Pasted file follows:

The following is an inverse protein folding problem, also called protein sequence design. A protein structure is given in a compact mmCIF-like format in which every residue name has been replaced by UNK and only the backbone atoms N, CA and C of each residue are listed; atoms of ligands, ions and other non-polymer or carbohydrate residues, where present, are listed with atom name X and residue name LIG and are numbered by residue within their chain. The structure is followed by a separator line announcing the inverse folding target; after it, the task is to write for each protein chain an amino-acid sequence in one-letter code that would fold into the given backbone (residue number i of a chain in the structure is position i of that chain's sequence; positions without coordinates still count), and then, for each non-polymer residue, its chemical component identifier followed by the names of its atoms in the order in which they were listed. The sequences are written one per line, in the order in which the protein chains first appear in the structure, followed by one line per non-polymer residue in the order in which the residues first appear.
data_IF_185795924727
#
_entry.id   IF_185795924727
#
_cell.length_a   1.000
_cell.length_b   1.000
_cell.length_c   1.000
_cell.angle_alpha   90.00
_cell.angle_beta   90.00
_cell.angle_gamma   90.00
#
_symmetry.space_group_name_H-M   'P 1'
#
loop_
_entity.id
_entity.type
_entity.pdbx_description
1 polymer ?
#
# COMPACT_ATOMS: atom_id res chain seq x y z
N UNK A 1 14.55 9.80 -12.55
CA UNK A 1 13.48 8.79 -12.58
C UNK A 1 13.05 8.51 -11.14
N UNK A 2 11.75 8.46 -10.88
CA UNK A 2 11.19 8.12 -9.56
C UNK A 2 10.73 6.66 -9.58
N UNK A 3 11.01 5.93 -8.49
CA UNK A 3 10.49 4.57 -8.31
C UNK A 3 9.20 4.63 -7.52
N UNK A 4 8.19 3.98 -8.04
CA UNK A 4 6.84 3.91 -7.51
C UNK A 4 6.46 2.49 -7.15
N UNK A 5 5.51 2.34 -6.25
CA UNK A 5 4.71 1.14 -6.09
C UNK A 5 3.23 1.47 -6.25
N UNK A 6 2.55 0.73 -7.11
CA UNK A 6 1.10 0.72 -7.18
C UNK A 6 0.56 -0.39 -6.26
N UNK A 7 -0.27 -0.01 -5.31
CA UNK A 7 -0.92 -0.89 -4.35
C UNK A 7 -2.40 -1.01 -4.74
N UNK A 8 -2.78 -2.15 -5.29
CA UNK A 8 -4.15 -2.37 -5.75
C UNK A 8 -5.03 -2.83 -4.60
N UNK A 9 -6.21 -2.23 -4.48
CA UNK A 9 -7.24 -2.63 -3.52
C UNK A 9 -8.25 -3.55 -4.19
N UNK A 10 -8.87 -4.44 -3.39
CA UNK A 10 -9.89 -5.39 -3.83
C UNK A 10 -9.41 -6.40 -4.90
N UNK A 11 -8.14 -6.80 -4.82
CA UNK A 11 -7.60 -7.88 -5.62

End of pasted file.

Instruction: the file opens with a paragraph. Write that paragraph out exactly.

The following is an inverse protein folding problem, also called protein sequence design. A protein structure is given in a compact mmCIF-like format in which every residue name has been replaced by UNK and only the backbone atoms N, CA and C of each residue are listed; atoms of ligands, ions and other non-polymer or carbohydrate residues, where present, are listed with atom name X and residue name LIG and are numbered by residue within their chain. The structure is followed by a separator line announcing the inverse folding target; after it, the task is to write for each protein chain an amino-acid sequence in one-letter code that would fold into the given backbone (residue number i of a chain in the structure is position i of that chain's sequence; positions without coordinates still count), and then, for each non-polymer residue, its chemical component identifier followed by the names of its atoms in the order in which they were listed. The sequences are written one per line, in the order in which the protein chains first appear in the structure, followed by one line per non-polymer residue in the order in which the residues first appear.